What are lancets used for?
Lancing devices prick below your skin to allow a blood sample.
Are lancets and test strips the same?
A lancet device disrupts tissue to provide a blood sample. Test strips use the blood sample to determine blood glucose levels.
Are all lancets the same?
No, there are many different types, but there are two basic categories—a standard device and a safety lancet. A lancet without a safety mechanism is simply a handle with an attached needle or blade. On the other hand, a safety device offers shielding for the needle until ready to extract a blood sample.
Do lancets require a prescription?
No, lancets are available without an Rx.
Does the level of pain associated with blood glucose sampling affect compliance?
Yes. "According to a survey of some 6,600 type 1 diabetic patients, to which 1,895 replied, actual testing frequency was less than that recommended, mainly because of soreness, pain, and inconvenience."5 In another study, "pain increased with penetration depth, and thicker lancets were slightly more painful than thin ones. However, blood volumes increased with the lancet penetration and depth."6 Having the right size can make a significant difference in patient compliance and in retrieving adequate blood samples.
- 1Tosini, William, et al. "Needlestick injury rates according to different types of safety-engineered devices: results of a French multicenter study." Infection Control & Hospital Epidemiology 31.4 (2010): 407.
- 2Warunek, David, and Ana K. Stankovic. "Evaluation of lancets for pain perception and capillary blood volume for glucose monitoring." Clinical Laboratory Science 21.4 (2008): 215.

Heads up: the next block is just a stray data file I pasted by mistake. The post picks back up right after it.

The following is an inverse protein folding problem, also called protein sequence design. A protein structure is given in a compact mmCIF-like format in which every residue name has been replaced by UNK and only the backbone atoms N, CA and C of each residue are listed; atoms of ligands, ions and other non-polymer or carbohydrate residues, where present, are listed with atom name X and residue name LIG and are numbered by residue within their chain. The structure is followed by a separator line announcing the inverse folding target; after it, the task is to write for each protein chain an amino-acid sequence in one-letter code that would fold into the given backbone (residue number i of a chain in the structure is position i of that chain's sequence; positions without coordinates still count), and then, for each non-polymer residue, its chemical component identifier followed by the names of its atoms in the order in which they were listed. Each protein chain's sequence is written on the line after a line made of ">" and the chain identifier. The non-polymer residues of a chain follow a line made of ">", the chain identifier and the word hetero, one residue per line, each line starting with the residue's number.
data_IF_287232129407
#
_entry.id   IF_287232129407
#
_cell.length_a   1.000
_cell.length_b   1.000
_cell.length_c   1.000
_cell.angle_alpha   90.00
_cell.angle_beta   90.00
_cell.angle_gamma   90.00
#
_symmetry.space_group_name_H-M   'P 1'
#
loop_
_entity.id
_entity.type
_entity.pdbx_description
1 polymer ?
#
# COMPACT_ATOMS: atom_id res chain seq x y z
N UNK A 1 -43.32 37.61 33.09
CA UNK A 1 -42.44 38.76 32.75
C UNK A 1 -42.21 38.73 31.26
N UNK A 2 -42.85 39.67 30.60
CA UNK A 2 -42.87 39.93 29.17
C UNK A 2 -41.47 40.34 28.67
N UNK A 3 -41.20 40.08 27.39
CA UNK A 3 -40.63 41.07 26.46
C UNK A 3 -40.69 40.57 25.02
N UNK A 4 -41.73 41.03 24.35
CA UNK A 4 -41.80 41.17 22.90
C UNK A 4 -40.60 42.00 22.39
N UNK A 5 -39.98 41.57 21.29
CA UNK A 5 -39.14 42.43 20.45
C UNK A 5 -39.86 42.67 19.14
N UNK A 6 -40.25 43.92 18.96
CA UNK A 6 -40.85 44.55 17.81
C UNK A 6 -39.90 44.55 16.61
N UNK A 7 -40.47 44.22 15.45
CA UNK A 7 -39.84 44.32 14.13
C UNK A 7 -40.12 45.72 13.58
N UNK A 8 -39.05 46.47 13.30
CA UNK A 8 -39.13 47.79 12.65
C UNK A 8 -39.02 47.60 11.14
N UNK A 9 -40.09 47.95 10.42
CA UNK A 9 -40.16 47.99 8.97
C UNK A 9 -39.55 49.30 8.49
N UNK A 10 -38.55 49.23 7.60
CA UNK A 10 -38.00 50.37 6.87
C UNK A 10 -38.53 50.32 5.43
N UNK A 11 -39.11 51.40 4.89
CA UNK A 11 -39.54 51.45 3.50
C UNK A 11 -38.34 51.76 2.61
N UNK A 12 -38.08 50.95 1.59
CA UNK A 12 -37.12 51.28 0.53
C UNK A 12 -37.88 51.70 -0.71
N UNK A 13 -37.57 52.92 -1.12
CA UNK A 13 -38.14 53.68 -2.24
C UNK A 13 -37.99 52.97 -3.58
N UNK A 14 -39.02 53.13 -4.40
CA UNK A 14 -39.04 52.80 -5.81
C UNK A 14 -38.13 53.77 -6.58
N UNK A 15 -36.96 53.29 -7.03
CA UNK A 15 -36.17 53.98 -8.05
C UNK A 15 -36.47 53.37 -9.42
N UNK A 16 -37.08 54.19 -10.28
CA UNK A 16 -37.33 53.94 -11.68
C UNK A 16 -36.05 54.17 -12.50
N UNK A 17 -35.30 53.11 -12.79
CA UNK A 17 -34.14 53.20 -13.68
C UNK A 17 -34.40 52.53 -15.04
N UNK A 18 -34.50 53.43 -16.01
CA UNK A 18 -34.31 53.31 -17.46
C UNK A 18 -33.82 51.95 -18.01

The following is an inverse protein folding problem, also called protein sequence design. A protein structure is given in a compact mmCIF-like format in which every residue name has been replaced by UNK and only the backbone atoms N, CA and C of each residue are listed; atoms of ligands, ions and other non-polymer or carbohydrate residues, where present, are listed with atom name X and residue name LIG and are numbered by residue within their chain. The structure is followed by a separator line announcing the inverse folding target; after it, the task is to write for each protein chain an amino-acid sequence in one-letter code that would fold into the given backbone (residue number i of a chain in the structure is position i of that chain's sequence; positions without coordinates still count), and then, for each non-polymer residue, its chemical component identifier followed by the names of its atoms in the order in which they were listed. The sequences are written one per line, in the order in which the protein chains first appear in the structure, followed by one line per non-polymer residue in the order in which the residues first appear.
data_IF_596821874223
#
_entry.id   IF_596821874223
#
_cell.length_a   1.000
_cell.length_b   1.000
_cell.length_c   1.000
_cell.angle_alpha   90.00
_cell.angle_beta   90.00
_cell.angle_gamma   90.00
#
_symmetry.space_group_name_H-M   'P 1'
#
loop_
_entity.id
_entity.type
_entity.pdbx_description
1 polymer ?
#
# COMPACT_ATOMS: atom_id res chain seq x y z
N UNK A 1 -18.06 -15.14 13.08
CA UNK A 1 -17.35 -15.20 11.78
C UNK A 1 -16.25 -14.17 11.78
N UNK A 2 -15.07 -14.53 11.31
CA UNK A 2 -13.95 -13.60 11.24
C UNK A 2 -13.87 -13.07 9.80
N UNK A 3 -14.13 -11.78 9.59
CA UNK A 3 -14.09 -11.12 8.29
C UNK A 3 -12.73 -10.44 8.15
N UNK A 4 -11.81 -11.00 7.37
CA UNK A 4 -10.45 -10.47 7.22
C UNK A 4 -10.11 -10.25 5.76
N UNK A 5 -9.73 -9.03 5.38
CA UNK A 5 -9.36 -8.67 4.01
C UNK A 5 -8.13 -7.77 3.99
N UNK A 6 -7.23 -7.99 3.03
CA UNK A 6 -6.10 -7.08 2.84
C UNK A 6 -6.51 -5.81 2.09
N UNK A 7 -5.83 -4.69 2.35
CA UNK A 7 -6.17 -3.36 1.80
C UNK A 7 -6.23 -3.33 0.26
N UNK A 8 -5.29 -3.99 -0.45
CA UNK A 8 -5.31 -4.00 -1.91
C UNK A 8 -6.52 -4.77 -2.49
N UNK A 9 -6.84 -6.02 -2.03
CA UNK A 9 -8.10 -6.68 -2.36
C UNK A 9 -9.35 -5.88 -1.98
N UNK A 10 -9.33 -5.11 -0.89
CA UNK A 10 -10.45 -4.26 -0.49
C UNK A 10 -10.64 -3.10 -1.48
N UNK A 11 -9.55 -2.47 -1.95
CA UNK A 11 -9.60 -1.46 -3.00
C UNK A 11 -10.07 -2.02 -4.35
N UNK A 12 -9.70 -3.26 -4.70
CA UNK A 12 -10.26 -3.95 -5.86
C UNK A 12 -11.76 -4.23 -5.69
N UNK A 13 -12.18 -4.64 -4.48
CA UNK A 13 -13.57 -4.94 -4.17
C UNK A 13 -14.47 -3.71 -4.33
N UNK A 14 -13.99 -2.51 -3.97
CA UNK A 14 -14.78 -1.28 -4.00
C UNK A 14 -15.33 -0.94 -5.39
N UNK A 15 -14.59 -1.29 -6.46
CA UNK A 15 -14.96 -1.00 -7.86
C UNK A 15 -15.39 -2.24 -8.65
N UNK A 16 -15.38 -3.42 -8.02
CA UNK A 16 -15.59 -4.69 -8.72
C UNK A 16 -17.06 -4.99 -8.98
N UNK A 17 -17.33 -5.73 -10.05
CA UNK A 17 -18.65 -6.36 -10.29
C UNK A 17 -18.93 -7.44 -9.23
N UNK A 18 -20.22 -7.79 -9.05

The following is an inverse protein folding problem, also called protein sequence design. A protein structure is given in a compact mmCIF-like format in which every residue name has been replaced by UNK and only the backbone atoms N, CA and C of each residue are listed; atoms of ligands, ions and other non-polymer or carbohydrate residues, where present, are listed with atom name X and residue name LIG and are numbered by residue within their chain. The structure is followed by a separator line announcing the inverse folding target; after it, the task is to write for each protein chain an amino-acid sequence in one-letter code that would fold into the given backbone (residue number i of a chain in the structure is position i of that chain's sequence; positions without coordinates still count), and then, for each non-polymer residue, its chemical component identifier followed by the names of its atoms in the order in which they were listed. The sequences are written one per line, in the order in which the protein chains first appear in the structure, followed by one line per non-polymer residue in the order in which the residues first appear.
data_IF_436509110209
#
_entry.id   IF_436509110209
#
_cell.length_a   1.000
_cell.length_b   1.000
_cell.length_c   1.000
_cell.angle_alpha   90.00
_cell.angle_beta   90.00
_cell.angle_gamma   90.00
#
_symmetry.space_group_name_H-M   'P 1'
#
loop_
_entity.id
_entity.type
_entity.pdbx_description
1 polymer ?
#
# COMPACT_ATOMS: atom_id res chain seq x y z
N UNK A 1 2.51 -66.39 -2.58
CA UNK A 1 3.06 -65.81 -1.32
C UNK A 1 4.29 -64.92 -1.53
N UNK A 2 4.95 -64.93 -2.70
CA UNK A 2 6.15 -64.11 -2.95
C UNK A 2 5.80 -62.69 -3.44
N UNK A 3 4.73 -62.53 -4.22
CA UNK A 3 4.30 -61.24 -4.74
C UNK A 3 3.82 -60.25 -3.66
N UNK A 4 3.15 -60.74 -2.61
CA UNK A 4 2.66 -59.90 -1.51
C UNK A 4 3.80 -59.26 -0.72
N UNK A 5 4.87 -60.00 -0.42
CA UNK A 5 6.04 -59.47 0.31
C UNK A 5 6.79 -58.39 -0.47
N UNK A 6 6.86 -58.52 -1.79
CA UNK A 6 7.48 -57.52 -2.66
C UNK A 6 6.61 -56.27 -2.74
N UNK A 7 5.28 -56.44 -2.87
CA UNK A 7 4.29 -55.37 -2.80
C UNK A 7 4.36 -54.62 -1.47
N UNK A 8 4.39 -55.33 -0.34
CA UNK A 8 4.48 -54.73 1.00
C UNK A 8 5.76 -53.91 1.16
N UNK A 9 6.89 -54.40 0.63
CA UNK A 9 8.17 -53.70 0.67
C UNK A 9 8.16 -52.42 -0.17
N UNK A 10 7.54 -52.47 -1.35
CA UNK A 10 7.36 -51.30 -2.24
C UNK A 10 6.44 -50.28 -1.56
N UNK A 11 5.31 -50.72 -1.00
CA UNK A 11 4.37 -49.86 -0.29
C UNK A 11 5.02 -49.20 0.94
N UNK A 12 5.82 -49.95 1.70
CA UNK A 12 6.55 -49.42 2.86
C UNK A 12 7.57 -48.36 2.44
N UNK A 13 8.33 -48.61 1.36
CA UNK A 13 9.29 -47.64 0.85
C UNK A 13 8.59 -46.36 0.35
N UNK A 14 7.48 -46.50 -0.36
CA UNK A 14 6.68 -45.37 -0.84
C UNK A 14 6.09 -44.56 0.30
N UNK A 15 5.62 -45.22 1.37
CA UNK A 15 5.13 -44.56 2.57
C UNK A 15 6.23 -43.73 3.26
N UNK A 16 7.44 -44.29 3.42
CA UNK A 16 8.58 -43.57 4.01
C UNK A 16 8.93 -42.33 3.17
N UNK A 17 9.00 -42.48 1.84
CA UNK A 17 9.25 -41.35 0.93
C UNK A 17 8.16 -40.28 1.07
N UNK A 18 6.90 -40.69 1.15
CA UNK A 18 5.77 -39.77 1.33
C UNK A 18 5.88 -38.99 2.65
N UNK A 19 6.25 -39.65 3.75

- 3Bloomgarden, Zachary T. "Treatment issues in type 1 diabetes." Diabetes care 25.1 (2002): 230.
- 4Kim, Stanley. "A pain-free Lancet with a small needle for Glucose Measurement." Clinical Medicine Insights: Endocrinology and Diabetes 3 (2010): CMED-S3775.
- 5Bloomgarden, p. 230.
- 6Fruhstorfer H, Schmelzeisen-Redeker G, Weiss T. Capillary blood sampling: relation between lancet diameter, lancing pain and blood volume. European Journal of Pain. 1999;3(3):283–286.
- Montalvo, A., et al. "Comparative study of 3 types of lancets for performing prick tests." Allergologia et immunopathologia 24.2 (1996): 58-64.
- Ballardini, G., et al. "To reduce the pain of heel prick in the newborn: comparison of six types of lancets." La Pediatria medica e chirurgica: Medical and surgical pediatrics 34.4 (2012): 182-185.
- Tosini, William, et al. "Needlestick injury rates according to different types of safety-engineered devices: results of a French multicenter study." Infection Control & Hospital Epidemiology 31.4 (2010): 402-407.
- Warunek, David, and Ana K. Stankovic. "Evaluation of lancets for pain perception and capillary blood volume for glucose monitoring." Clinical Laboratory Science 21.4 (2008): 215.
- Bloomgarden, Zachary T. "Treatment issues in type 1 diabetes." Diabetes care 25.1 (2002): 230-238.
- Fruhstorfer H, Schmelzeisen-Redeker G, Weiss T. Capillary blood sampling: relation between lancet diameter, lancing pain and blood volume. European Journal of Pain. 1999;3(3):283–286.